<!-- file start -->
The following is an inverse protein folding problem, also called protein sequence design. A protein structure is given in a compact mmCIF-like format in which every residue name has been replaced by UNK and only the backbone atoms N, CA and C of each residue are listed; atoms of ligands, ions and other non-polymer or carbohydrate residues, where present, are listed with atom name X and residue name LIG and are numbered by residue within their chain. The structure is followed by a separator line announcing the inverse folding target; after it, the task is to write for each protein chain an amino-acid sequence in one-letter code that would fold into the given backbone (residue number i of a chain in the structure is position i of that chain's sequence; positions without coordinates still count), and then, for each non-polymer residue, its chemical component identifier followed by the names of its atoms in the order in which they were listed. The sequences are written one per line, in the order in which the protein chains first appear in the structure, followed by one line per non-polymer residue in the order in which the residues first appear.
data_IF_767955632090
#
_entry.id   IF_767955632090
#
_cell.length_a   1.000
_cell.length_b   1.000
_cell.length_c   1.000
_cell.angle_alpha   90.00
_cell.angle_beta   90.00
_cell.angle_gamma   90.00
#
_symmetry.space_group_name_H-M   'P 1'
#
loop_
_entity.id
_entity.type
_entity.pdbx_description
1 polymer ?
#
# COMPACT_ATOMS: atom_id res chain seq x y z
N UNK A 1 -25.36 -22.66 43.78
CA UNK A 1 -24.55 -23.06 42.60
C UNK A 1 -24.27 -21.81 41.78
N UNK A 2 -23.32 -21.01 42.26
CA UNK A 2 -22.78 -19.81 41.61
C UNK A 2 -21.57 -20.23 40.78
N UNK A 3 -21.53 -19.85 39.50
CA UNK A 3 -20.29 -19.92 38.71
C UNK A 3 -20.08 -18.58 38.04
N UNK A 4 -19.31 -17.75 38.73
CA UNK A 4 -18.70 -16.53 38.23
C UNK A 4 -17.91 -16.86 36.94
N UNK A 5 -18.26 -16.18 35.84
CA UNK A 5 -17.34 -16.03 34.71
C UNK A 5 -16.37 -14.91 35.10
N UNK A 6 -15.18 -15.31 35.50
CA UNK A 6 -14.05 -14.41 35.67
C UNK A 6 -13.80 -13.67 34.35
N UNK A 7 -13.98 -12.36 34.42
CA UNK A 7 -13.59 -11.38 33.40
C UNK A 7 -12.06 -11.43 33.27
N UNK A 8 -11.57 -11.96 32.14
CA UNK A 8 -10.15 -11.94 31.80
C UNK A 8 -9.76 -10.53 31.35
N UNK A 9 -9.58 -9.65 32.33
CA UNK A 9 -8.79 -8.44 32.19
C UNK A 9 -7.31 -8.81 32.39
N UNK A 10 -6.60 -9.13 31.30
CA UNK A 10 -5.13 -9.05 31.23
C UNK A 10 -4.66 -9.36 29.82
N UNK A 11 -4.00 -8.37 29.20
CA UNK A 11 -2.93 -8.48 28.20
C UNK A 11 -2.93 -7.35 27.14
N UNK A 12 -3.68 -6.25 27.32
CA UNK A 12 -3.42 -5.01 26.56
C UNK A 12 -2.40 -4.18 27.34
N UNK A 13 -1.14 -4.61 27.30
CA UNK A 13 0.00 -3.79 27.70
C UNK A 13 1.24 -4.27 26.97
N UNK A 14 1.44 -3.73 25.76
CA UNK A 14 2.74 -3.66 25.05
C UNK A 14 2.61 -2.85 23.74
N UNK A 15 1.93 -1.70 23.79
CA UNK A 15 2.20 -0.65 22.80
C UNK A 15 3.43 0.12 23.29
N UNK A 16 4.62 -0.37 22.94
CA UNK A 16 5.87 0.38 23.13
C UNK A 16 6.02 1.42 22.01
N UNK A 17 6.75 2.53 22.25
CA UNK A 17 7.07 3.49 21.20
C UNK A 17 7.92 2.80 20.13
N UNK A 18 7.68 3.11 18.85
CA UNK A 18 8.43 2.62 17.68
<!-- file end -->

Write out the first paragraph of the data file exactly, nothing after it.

The following is an inverse protein folding problem, also called protein sequence design. A protein structure is given in a compact mmCIF-like format in which every residue name has been replaced by UNK and only the backbone atoms N, CA and C of each residue are listed; atoms of ligands, ions and other non-polymer or carbohydrate residues, where present, are listed with atom name X and residue name LIG and are numbered by residue within their chain. The structure is followed by a separator line announcing the inverse folding target; after it, the task is to write for each protein chain an amino-acid sequence in one-letter code that would fold into the given backbone (residue number i of a chain in the structure is position i of that chain's sequence; positions without coordinates still count), and then, for each non-polymer residue, its chemical component identifier followed by the names of its atoms in the order in which they were listed. The sequences are written one per line, in the order in which the protein chains first appear in the structure, followed by one line per non-polymer residue in the order in which the residues first appear.